Software Development – A Best Practice
Once the business has decided to embark on the journey of software development, assigning a team to build it can be fraught with risk for both the business and the developers.
The risks to the business are
- How can the quality of work be verified?
- How can they be sure that it can be built, and if it can,
- How can the chances for rework be minimized to get just exactly what’s needed,
- Will the final cost of the solution meet the preliminary estimate?
The risks for the development team are
- Unreasonable expectations of the business,
- Insufficient or unclear requirements,
- Indecisiveness or shifting requirements, and
- Micro-management of the development process.
To protect themselves, some organizations choose to publish an RFP, REQUEST FOR PROPOSAL in an attempt to establish a budget. This ‘fixed bid’ approach for bringing the vision to value, creating software from an idea, is impractical. It does nothing to eliminate risk and can actually foster the potential for creating an adversarial relationship between the business and the development team.
The RFQ, REQUEST FOR QUALIFICATION, is a preferable approach. The RFQ is an invitation used to identify and select a software architect who has the capacity to assume a role similar to the architect in a commercial construction project. In this role, they create a comprehensive plan of action around the business case and user requirements.
The plan will include the first two phases in the software development process, the Discovery Phase and the Design Phase. It will result in a scope of work with achievable goals and objectives. It will also be detailed enough to establish budget guidelines, set stakeholder’s expectations, and leave room for flexibility.
The five phases of the software development process include:
The Discovery Phase
The Discovery Phase is the process of assessing and evaluating the people, processes, technology, business challenges and the goals of the proposed solution. The Discovery Phase is also the time that both parties can define what success will look like. For more information related to the Discovery Phase refer to our article, “The Benefits of the Evidence & Impact Process”.
The Design Phase
The Design Phase is when the development team documents all of the components of the proposed solution and creates a plan for creating the software. It will include timeline expectations, resource allocation, budgets and anything else that will impact the total effort to achieve the business goals set forth in the Discovery Phase.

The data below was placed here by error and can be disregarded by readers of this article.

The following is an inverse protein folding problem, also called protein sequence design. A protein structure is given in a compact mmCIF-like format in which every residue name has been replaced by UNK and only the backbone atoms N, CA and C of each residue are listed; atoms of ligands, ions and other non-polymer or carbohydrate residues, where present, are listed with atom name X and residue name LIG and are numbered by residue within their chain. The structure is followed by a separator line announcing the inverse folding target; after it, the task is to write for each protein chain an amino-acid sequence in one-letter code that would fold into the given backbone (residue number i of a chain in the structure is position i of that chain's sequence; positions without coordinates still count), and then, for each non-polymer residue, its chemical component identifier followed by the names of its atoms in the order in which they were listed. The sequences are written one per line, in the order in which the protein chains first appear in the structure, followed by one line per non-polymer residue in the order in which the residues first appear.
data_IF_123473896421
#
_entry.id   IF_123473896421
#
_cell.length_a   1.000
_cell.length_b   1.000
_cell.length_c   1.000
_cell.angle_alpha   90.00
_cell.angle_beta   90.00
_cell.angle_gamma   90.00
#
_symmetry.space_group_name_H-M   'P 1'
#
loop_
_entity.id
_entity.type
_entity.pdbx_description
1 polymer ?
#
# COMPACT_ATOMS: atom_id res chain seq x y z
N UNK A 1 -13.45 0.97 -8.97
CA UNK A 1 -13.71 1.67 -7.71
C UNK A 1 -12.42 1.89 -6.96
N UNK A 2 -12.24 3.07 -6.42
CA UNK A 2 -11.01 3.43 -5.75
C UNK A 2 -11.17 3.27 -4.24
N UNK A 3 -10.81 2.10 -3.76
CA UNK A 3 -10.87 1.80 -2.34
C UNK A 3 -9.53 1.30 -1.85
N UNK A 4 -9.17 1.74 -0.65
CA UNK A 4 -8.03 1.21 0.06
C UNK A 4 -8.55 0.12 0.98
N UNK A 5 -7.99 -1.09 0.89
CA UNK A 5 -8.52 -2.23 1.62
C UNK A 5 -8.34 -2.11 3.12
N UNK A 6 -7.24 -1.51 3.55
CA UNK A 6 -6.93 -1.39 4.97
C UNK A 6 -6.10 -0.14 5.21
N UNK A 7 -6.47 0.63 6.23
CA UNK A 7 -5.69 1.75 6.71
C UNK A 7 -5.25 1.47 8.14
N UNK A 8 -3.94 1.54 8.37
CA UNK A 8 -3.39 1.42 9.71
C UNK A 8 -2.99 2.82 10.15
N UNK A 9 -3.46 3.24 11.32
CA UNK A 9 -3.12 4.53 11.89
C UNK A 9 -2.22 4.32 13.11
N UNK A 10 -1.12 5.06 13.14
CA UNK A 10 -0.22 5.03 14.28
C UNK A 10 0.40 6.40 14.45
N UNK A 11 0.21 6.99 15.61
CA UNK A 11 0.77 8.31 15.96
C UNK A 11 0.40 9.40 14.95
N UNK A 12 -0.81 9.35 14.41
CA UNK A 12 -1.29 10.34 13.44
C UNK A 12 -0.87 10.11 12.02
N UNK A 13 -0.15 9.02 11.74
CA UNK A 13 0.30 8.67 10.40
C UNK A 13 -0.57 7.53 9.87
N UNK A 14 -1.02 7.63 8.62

The Design Phase concludes with a mutually agreed upon plan of action that will be used as a roadmap for the Development Phase
The Development Phase
The Development Phase is a series of short sprints where features are built and as completed, they are turned over for testing and approval. As these new features are being tested, the development team focuses their attention on the next features in the design plan.
The Testing Phase
As new features are received from the development team, they are tested thoroughly and then delivered for user acceptance testing. Once they pass these tests and the business signs off on the effort, they are rolled out during the Deployment Phase.
The Deployment Phase
Once there’s sign off, the Deployment Phase is when the new features are scheduled and placed in production.
THE AGILE DEVELOPMENT METHOD
A development team that utilizes the agile development method gives a project team the power to deliver new features quickly and preserve the flexibility that stakeholders need to shift their priorities as the needs of the business change.
Agile methods break down a big project into smaller bite sized chunks. Ever mindful of the overall vision, developers and stakeholders work closely together to prioritize which features should be built first. Once they’re built the rapid feedback cycle assures that the development team and the end users are in sync with the overall goal and objectives.
This rapid feedback cycle puts a premium on collaboration and input from the user which results in an end product that often exceeds initial expectations. The cycle is repeated over and over again so that with each iteration existing features are refined and new ones added.
With an agile approach, one can get 20% of the software that 80% of users need most into production faster. Agile also results in minimizing wasted effort and increasing user satisfaction.
Agile encourages users and developers to work side by side which results in an alignment of the business with technology. The rapid feedback cycle also provides a structure that if and when the original vision for a feature shifts, it can be addressed in a timely manner.
Agile gives stakeholders the ability to
- verify the quality of work on a frequent basis, and
- if the need arises, reprioritize or shift the focus if needs change, and
- more easily keep tabs on progress and ongoing development costs.
It also gives the development team
- frequent feedback to minimize wasted effort, and
- clear requirements for the next sprint while preserving flexibility, and
- The ability to deliver working features faster to end users.
If you are facing a business challenge that could be solved by automating business processes, integrating the RFQ approach with the agile development method can go a long way to assure your software development experience is successful and possibly even exceed your expectations.